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Lest I forget I would like to thank family members, colleagues and friends who have taken the trouble and time to visit us, be it at the hospital, or at home, with gifts and cash in tow. Plus the numerous well-wishes on air from my fellow RIA listeners on the day my daughter was born. Gotta thank my best buddy Nizam, his wife Iannie and his parents for the beautiful stroller, my colleagues for the hefty NTUC vouchers and everyone else who had given us gifts like baby clothes, bottles, flowers, milk formulas and everything else. We really really appreciate them a lot. Thank you from the bottom of our hearts!!!

For those of you reading this from my Blogspot blog, click here to see more photographs of my little princess…


My family received another good news on 9th December 2006. My favourite cousin Ezaad (those of you who attended my wedding would remember he was my best man, and his wife Julie was the bridesmaid) joined me in the parenthood club, when his wife gave birth to a bouncing baby boy Mohd Eshaan. It was a belated 1st wedding anniversary for them but I guess it was well worth it. I had actually suggested Julie to induce herself on the 1st of December so the boy would share the same birthday as his cousin Syahindah Adawiyah but she did not want, preferring to give birth on the 12th instead. The boy obviously had other ideas so he came out 3 days earlier than scheduled. Good for Julie that she was blessed to go through a smooth and normal delivery as compared to Aida. The family is currently buzzing with the arrival of the two new-borns. Celebrating Hari Raya next year could not be more special for us all. I’m just waiting for Aida to recover before we can go visit them. Also in store is visiting another one of my best buds, Latif and wife Nora who I had reported earlier giving birth on the same day as Aida to their second daughter Badriyyah and one of my good friends (ironically sharing the same name but with different spelling) Latiff and wife Ridana who gave birth to Md Ammar Dhani on 27th November 2006.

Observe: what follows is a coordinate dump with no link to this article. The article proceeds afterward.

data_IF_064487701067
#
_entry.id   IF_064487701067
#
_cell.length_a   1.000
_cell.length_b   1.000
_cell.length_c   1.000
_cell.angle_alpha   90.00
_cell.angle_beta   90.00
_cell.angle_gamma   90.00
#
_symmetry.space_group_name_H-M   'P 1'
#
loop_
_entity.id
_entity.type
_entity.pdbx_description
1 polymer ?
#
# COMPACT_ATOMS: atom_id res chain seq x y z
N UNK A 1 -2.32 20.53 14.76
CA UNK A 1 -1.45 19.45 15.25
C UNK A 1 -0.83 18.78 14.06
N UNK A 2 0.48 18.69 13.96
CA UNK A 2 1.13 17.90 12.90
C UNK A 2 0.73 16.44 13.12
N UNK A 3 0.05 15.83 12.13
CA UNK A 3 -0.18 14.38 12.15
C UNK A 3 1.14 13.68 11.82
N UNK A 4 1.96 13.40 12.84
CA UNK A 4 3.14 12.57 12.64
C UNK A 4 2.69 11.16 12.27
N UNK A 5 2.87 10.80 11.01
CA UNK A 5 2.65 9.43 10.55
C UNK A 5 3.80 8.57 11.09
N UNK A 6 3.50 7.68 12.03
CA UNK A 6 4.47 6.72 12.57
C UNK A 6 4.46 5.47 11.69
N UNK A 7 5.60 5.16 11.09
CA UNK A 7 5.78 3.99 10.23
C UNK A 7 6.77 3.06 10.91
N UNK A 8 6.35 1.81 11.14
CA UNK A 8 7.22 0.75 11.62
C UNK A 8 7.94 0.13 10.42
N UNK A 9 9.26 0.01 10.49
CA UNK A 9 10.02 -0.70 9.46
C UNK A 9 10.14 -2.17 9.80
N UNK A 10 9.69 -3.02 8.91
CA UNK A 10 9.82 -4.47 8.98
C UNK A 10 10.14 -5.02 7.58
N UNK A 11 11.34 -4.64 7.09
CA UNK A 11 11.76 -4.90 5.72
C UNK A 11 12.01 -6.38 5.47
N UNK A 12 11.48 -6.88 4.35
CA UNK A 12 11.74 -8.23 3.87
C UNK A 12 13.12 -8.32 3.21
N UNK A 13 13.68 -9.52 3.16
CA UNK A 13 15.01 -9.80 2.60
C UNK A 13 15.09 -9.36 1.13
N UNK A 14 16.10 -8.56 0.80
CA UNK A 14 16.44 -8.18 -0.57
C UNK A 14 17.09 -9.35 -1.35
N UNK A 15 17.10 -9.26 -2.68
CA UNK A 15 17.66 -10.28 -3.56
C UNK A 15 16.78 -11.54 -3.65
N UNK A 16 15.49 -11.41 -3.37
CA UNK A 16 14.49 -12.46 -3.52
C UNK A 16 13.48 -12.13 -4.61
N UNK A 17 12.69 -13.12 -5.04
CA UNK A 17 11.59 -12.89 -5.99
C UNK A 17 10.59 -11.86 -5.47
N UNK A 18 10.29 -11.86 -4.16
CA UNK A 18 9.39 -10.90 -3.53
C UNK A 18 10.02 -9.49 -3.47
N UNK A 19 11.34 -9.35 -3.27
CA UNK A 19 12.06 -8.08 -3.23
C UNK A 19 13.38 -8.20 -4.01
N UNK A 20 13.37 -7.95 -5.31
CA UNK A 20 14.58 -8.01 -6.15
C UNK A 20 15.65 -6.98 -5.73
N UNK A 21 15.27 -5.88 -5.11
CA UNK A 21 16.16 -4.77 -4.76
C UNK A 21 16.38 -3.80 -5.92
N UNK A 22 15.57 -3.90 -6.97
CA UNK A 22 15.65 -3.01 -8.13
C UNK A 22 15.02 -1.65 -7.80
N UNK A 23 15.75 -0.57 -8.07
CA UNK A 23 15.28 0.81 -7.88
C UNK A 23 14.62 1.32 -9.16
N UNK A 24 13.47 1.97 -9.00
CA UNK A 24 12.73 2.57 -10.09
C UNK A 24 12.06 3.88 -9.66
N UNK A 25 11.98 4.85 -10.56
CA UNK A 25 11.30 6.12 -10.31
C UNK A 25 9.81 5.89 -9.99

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Welcome to the world Eshaan…!!!